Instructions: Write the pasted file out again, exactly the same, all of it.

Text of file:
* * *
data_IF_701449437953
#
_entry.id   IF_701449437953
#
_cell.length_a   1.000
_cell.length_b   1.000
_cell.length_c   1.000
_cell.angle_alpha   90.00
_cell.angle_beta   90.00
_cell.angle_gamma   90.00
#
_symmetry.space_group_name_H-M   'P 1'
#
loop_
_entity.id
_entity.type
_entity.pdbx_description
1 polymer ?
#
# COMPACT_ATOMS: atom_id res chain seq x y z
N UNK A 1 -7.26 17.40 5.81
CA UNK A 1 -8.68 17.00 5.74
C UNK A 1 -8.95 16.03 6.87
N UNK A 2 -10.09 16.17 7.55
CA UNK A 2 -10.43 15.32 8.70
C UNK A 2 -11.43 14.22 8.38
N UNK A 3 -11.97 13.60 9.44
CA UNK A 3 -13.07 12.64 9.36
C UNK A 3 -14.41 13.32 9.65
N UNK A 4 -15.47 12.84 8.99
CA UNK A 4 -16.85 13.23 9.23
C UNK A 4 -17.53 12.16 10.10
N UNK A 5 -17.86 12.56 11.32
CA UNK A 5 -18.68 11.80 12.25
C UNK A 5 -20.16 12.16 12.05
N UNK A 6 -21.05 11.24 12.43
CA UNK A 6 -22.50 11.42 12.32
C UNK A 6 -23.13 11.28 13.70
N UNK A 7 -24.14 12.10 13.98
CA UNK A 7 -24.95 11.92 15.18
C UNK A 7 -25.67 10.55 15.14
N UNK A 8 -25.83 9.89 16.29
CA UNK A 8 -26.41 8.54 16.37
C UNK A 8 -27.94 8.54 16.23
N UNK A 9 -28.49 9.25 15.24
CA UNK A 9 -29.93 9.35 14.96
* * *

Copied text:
data_IF_701449437953
#
_entry.id   IF_701449437953
#
_cell.length_a   1.000
_cell.length_b   1.000
_cell.length_c   1.000
_cell.angle_alpha   90.00
_cell.angle_beta   90.00
_cell.angle_gamma   90.00
#
_symmetry.space_group_name_H-M   'P 1'
#
loop_
_entity.id
_entity.type
_entity.pdbx_description
1 polymer ?
#
# COMPACT_ATOMS: atom_id res chain seq x y z
N UNK A 1 -7.26 17.40 5.81
CA UNK A 1 -8.68 17.00 5.74
C UNK A 1 -8.95 16.03 6.87
N UNK A 2 -10.09 16.17 7.55
CA UNK A 2 -10.43 15.32 8.70
C UNK A 2 -11.43 14.22 8.38
N UNK A 3 -11.97 13.60 9.44
CA UNK A 3 -13.07 12.64 9.36
C UNK A 3 -14.41 13.32 9.65
N UNK A 4 -15.47 12.84 8.99
CA UNK A 4 -16.85 13.23 9.23
C UNK A 4 -17.53 12.16 10.10
N UNK A 5 -17.86 12.56 11.32
CA UNK A 5 -18.68 11.80 12.25
C UNK A 5 -20.16 12.16 12.05
N UNK A 6 -21.05 11.24 12.43
CA UNK A 6 -22.50 11.42 12.32
C UNK A 6 -23.13 11.28 13.70
N UNK A 7 -24.14 12.10 13.98
CA UNK A 7 -24.95 11.92 15.18
C UNK A 7 -25.67 10.55 15.14
N UNK A 8 -25.83 9.89 16.29
CA UNK A 8 -26.41 8.54 16.37
C UNK A 8 -27.94 8.54 16.23
N UNK A 9 -28.49 9.25 15.24
CA UNK A 9 -29.93 9.35 14.96